sometimes to maybe
slow down the process of labor,
but that's not the application
we're talking about here.
Now, glycogenolysis in the liver --
breaks down the stored glycogen
when a beta 2 receptor is
hit by epinephrine.
But beta blockers will block this effect.
They will block this genolysis.
This can be particularly problematic
for diabetic patients.
See, a symptom of low blood sugar,
which is the biggest risk for our
patients that are taking insulin.
If someone has low blood sugar,
what happens is the body kicks into the
sympathetic nervous system response.
It tells the liver, "Hey --" When
this epinephrine goes around
and is circulating,
it tells the liver to kick out
stored glycogen to try and
raise that blood sugar.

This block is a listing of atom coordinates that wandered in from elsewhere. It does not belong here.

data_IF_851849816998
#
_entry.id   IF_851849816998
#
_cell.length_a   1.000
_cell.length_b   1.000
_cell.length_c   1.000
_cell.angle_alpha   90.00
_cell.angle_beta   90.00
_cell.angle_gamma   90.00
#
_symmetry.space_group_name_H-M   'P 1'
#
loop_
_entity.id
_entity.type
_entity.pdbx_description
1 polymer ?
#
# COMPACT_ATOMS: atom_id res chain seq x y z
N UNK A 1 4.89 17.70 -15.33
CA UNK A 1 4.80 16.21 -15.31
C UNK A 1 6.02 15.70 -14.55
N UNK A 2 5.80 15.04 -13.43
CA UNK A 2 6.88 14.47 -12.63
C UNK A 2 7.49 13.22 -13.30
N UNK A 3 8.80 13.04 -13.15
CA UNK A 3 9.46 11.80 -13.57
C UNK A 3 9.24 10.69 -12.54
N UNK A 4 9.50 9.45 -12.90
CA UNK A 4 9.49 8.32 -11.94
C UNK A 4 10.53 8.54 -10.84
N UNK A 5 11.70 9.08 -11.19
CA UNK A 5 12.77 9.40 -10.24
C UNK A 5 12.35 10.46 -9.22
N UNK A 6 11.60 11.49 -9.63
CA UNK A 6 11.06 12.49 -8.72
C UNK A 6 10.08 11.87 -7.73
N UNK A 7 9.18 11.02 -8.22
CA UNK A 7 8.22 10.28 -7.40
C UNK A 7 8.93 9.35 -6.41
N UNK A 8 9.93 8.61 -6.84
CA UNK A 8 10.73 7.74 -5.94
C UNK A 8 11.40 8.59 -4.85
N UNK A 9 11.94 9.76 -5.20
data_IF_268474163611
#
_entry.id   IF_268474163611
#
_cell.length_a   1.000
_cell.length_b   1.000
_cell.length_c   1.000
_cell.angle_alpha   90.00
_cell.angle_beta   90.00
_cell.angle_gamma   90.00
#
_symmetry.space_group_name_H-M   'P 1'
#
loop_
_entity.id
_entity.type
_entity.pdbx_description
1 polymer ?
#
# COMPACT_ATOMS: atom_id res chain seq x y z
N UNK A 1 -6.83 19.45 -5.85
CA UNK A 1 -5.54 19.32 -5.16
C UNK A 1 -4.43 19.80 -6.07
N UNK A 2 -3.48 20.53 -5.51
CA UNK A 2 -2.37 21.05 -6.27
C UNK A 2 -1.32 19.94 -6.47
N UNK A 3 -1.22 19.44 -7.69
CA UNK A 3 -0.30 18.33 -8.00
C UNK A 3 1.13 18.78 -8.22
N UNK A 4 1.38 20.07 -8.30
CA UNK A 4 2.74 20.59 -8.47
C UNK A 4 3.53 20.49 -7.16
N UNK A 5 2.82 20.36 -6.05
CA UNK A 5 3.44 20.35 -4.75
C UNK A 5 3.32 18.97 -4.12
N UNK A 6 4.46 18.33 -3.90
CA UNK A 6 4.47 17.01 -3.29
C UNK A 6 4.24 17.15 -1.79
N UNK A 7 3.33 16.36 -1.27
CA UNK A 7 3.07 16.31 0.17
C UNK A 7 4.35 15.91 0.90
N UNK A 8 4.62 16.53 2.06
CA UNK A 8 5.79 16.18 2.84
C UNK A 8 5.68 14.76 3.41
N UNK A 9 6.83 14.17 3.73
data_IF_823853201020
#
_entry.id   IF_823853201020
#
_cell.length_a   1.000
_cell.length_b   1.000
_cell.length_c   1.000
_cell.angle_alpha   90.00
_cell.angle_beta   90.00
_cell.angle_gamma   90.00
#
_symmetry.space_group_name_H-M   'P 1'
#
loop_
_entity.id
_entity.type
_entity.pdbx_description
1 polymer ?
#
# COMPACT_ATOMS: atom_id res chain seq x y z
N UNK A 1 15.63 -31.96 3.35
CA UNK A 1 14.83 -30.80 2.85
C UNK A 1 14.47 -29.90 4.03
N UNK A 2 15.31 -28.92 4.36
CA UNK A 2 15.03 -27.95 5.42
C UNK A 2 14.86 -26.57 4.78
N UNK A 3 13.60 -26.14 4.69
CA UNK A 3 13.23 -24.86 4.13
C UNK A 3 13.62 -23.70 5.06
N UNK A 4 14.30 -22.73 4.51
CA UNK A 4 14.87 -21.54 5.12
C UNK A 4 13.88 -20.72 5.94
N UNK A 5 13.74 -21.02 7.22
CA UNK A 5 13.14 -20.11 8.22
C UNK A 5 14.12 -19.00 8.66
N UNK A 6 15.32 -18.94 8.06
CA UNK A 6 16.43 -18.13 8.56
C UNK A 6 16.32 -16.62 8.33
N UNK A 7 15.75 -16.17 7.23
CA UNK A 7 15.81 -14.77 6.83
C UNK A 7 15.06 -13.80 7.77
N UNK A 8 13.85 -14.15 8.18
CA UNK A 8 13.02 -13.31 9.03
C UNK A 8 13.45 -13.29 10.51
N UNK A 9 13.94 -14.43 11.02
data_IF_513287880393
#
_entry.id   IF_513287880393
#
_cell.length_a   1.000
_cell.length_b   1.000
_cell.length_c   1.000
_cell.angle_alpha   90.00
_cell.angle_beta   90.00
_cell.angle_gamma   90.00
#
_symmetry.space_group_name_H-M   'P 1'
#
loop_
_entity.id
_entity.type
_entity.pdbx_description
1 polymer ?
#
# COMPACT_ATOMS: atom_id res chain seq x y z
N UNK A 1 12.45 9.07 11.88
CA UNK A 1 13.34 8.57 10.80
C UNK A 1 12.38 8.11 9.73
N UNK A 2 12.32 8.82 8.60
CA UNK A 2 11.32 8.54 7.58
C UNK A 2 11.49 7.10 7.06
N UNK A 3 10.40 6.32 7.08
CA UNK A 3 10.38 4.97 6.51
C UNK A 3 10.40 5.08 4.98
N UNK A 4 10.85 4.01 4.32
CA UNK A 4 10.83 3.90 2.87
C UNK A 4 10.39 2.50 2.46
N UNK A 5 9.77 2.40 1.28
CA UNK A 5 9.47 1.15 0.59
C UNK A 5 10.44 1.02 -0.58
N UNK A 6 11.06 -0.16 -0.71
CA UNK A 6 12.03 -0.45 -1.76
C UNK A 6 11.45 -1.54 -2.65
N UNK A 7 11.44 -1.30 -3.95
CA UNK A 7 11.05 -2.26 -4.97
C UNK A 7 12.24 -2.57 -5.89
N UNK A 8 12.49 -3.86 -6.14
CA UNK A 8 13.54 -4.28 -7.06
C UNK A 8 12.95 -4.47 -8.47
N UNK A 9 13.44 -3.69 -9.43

Here's the problem.
If the patient's taking a beta blocker,
there's 2 things it won't do:
normal signs of low blood sugar,
our fast heart rate,
and their body's going to try and
break out that stored
glycogen into glucose for blood sugar.
But if they have a beta blocker, you're
not going to have that reaction.
So the patient's not going to be able to
respond to a low blood sugar as
quickly and as easily as they
because they're on a beta blocker.
And the other issue is,
you're not going to see the tachycardia. Why?
Because if the patient's taking a
beta blocker -- remember,
you don't get that faster heart rate.
So patients that are diabetic
and taking a beta blocker
won't show you the typical signs
of low blood sugar.
So it's very important that you educate
your patient and their family members
to know that, "Hey, if they start to
kind of show you some confusion,
really check that blood sugar, because you're
not going to see the normal signs of
fast heart rate, and their body is not going
to be able to respond as efficiently
by breaking out stored glycogen."
Now, the last one,
enhanced skeletal muscle contraction,
which everybody wants.